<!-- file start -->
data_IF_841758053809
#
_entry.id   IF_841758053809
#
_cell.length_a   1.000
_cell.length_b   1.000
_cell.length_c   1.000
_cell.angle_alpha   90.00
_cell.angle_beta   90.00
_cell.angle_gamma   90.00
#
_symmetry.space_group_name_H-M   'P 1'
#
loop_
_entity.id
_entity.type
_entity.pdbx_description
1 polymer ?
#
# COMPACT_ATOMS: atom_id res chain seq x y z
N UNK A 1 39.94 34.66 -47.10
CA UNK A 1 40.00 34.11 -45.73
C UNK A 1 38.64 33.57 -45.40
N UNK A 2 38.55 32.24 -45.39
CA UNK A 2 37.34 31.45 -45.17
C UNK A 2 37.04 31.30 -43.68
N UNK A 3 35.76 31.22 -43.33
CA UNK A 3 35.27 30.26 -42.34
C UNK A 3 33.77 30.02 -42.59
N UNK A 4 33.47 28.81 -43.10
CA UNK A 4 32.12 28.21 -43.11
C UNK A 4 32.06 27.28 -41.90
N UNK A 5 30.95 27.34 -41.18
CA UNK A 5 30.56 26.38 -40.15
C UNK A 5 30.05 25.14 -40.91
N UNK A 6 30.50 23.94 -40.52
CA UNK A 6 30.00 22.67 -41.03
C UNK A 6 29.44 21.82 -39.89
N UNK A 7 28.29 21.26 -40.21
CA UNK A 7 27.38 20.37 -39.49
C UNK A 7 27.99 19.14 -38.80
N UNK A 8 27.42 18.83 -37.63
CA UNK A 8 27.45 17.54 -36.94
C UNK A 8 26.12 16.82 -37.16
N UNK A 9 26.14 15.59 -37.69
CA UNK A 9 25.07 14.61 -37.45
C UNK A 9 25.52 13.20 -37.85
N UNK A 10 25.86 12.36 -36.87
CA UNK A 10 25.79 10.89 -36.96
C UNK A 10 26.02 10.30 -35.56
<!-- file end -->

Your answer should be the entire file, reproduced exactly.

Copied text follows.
data_IF_841758053809
#
_entry.id   IF_841758053809
#
_cell.length_a   1.000
_cell.length_b   1.000
_cell.length_c   1.000
_cell.angle_alpha   90.00
_cell.angle_beta   90.00
_cell.angle_gamma   90.00
#
_symmetry.space_group_name_H-M   'P 1'
#
loop_
_entity.id
_entity.type
_entity.pdbx_description
1 polymer ?
#
# COMPACT_ATOMS: atom_id res chain seq x y z
N UNK A 1 39.94 34.66 -47.10
CA UNK A 1 40.00 34.11 -45.73
C UNK A 1 38.64 33.57 -45.40
N UNK A 2 38.55 32.24 -45.39
CA UNK A 2 37.34 31.45 -45.17
C UNK A 2 37.04 31.30 -43.68
N UNK A 3 35.76 31.22 -43.33
CA UNK A 3 35.27 30.26 -42.34
C UNK A 3 33.77 30.02 -42.59
N UNK A 4 33.47 28.81 -43.10
CA UNK A 4 32.12 28.21 -43.11
C UNK A 4 32.06 27.28 -41.90
N UNK A 5 30.95 27.34 -41.18
CA UNK A 5 30.56 26.38 -40.15
C UNK A 5 30.05 25.14 -40.91
N UNK A 6 30.50 23.94 -40.52
CA UNK A 6 30.00 22.67 -41.03
C UNK A 6 29.44 21.82 -39.89
N UNK A 7 28.29 21.26 -40.21
CA UNK A 7 27.38 20.37 -39.49
C UNK A 7 27.99 19.14 -38.80
N UNK A 8 27.42 18.83 -37.63
CA UNK A 8 27.45 17.54 -36.94
C UNK A 8 26.12 16.82 -37.16
N UNK A 9 26.14 15.59 -37.69
CA UNK A 9 25.07 14.61 -37.45
C UNK A 9 25.52 13.20 -37.85
N UNK A 10 25.86 12.36 -36.87
CA UNK A 10 25.79 10.89 -36.96
C UNK A 10 26.02 10.30 -35.56